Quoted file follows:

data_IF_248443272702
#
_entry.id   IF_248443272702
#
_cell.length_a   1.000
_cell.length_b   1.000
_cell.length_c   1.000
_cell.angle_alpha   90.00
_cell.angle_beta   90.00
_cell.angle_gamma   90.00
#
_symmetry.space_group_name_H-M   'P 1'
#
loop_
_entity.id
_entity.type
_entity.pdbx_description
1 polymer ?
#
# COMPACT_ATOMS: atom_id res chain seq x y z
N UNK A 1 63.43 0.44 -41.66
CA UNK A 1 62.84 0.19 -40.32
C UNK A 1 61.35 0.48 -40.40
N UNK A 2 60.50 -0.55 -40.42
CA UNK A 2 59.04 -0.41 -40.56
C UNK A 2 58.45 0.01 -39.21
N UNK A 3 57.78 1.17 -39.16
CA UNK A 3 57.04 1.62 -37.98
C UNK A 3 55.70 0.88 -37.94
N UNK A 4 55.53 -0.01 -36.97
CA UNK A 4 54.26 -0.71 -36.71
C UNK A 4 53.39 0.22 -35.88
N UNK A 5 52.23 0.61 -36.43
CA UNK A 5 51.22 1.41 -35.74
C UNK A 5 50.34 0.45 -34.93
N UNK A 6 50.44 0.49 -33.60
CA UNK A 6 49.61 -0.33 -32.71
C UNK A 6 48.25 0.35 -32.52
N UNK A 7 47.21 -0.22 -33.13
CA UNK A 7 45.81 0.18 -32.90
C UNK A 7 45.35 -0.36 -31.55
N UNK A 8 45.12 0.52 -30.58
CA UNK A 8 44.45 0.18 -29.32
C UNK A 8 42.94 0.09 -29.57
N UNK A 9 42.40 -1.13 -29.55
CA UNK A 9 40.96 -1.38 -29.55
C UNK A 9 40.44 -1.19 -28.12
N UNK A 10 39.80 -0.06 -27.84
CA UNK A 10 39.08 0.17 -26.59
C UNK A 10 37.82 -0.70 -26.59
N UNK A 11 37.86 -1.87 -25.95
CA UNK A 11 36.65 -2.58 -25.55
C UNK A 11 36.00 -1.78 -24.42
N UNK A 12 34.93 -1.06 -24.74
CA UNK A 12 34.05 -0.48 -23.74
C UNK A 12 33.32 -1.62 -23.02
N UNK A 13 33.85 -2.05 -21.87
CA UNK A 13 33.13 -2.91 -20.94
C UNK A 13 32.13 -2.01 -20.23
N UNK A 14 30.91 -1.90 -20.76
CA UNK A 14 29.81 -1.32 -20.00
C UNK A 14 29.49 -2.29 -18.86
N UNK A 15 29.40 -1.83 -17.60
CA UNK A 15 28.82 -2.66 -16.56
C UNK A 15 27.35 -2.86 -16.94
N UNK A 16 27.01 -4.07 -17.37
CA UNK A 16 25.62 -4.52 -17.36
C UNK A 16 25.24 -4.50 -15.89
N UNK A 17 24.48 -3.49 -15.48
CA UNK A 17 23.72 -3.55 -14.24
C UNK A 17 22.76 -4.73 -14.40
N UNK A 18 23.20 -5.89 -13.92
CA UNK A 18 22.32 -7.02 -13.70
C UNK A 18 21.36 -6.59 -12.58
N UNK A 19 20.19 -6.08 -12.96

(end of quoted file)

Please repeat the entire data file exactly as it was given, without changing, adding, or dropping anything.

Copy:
data_IF_248443272702
#
_entry.id   IF_248443272702
#
_cell.length_a   1.000
_cell.length_b   1.000
_cell.length_c   1.000
_cell.angle_alpha   90.00
_cell.angle_beta   90.00
_cell.angle_gamma   90.00
#
_symmetry.space_group_name_H-M   'P 1'
#
loop_
_entity.id
_entity.type
_entity.pdbx_description
1 polymer ?
#
# COMPACT_ATOMS: atom_id res chain seq x y z
N UNK A 1 63.43 0.44 -41.66
CA UNK A 1 62.84 0.19 -40.32
C UNK A 1 61.35 0.48 -40.40
N UNK A 2 60.50 -0.55 -40.42
CA UNK A 2 59.04 -0.41 -40.56
C UNK A 2 58.45 0.01 -39.21
N UNK A 3 57.78 1.17 -39.16
CA UNK A 3 57.04 1.62 -37.98
C UNK A 3 55.70 0.88 -37.94
N UNK A 4 55.53 -0.01 -36.97
CA UNK A 4 54.26 -0.71 -36.71
C UNK A 4 53.39 0.22 -35.88
N UNK A 5 52.23 0.61 -36.43
CA UNK A 5 51.22 1.41 -35.74
C UNK A 5 50.34 0.45 -34.93
N UNK A 6 50.44 0.49 -33.60
CA UNK A 6 49.61 -0.33 -32.71
C UNK A 6 48.25 0.35 -32.52
N UNK A 7 47.21 -0.22 -33.13
CA UNK A 7 45.81 0.18 -32.90
C UNK A 7 45.35 -0.36 -31.55
N UNK A 8 45.12 0.52 -30.58
CA UNK A 8 44.45 0.18 -29.32
C UNK A 8 42.94 0.09 -29.57
N UNK A 9 42.40 -1.13 -29.55
CA UNK A 9 40.96 -1.38 -29.55
C UNK A 9 40.44 -1.19 -28.12
N UNK A 10 39.80 -0.06 -27.84
CA UNK A 10 39.08 0.17 -26.59
C UNK A 10 37.82 -0.70 -26.59
N UNK A 11 37.86 -1.87 -25.95
CA UNK A 11 36.65 -2.58 -25.55
C UNK A 11 36.00 -1.78 -24.42
N UNK A 12 34.93 -1.06 -24.74
CA UNK A 12 34.05 -0.48 -23.74
C UNK A 12 33.32 -1.62 -23.02
N UNK A 13 33.85 -2.05 -21.87
CA UNK A 13 33.13 -2.91 -20.94
C UNK A 13 32.13 -2.01 -20.23
N UNK A 14 30.91 -1.90 -20.76
CA UNK A 14 29.81 -1.32 -20.00
C UNK A 14 29.49 -2.29 -18.86
N UNK A 15 29.40 -1.83 -17.60
CA UNK A 15 28.82 -2.66 -16.56
C UNK A 15 27.35 -2.86 -16.94
N UNK A 16 27.01 -4.07 -17.37
CA UNK A 16 25.62 -4.52 -17.36
C UNK A 16 25.24 -4.50 -15.89
N UNK A 17 24.48 -3.49 -15.48
CA UNK A 17 23.72 -3.55 -14.24
C UNK A 17 22.76 -4.73 -14.40
N UNK A 18 23.20 -5.89 -13.92
CA UNK A 18 22.32 -7.02 -13.70
C UNK A 18 21.36 -6.59 -12.58
N UNK A 19 20.19 -6.08 -12.96